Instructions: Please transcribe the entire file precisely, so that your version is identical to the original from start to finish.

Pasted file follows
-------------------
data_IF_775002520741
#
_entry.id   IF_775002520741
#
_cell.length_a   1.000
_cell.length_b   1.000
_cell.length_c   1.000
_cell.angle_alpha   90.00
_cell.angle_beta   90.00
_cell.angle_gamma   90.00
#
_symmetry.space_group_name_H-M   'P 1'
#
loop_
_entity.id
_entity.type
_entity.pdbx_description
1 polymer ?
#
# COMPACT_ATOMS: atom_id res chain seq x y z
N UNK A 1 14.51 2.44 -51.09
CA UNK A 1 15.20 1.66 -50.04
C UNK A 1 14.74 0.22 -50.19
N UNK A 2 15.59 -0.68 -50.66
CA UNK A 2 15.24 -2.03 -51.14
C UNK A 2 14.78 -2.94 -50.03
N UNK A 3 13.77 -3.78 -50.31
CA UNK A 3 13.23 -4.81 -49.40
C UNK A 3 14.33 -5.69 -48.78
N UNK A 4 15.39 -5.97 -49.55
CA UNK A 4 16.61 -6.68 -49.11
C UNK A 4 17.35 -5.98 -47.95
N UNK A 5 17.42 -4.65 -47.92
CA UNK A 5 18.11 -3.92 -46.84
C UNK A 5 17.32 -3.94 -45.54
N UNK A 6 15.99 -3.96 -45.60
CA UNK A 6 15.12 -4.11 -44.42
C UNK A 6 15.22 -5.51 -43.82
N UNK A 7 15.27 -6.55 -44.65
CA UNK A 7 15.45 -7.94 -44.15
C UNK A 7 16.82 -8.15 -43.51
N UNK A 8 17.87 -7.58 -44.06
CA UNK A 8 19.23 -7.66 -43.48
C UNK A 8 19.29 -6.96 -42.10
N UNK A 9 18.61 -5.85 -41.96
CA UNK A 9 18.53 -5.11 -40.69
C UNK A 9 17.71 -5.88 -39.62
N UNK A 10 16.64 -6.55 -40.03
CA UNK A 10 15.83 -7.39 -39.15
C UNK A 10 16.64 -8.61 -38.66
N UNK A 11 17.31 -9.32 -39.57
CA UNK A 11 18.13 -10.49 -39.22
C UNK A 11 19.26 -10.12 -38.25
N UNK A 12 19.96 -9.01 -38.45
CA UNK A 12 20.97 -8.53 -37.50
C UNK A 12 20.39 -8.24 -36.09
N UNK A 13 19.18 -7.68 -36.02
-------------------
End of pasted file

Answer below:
data_IF_775002520741
#
_entry.id   IF_775002520741
#
_cell.length_a   1.000
_cell.length_b   1.000
_cell.length_c   1.000
_cell.angle_alpha   90.00
_cell.angle_beta   90.00
_cell.angle_gamma   90.00
#
_symmetry.space_group_name_H-M   'P 1'
#
loop_
_entity.id
_entity.type
_entity.pdbx_description
1 polymer ?
#
# COMPACT_ATOMS: atom_id res chain seq x y z
N UNK A 1 14.51 2.44 -51.09
CA UNK A 1 15.20 1.66 -50.04
C UNK A 1 14.74 0.22 -50.19
N UNK A 2 15.59 -0.68 -50.66
CA UNK A 2 15.24 -2.03 -51.14
C UNK A 2 14.78 -2.94 -50.03
N UNK A 3 13.77 -3.78 -50.31
CA UNK A 3 13.23 -4.81 -49.40
C UNK A 3 14.33 -5.69 -48.78
N UNK A 4 15.39 -5.97 -49.55
CA UNK A 4 16.61 -6.68 -49.11
C UNK A 4 17.35 -5.98 -47.95
N UNK A 5 17.42 -4.65 -47.92
CA UNK A 5 18.11 -3.92 -46.84
C UNK A 5 17.32 -3.94 -45.54
N UNK A 6 15.99 -3.96 -45.60
CA UNK A 6 15.12 -4.11 -44.42
C UNK A 6 15.22 -5.51 -43.82
N UNK A 7 15.27 -6.55 -44.65
CA UNK A 7 15.45 -7.94 -44.15
C UNK A 7 16.82 -8.15 -43.51
N UNK A 8 17.87 -7.58 -44.06
CA UNK A 8 19.23 -7.66 -43.48
C UNK A 8 19.29 -6.96 -42.10
N UNK A 9 18.61 -5.85 -41.96
CA UNK A 9 18.53 -5.11 -40.69
C UNK A 9 17.71 -5.88 -39.62
N UNK A 10 16.64 -6.55 -40.03
CA UNK A 10 15.83 -7.39 -39.15
C UNK A 10 16.64 -8.61 -38.66
N UNK A 11 17.31 -9.32 -39.57
CA UNK A 11 18.13 -10.49 -39.22
C UNK A 11 19.26 -10.12 -38.25
N UNK A 12 19.96 -9.01 -38.45
CA UNK A 12 20.97 -8.53 -37.50
C UNK A 12 20.39 -8.24 -36.09
N UNK A 13 19.18 -7.68 -36.02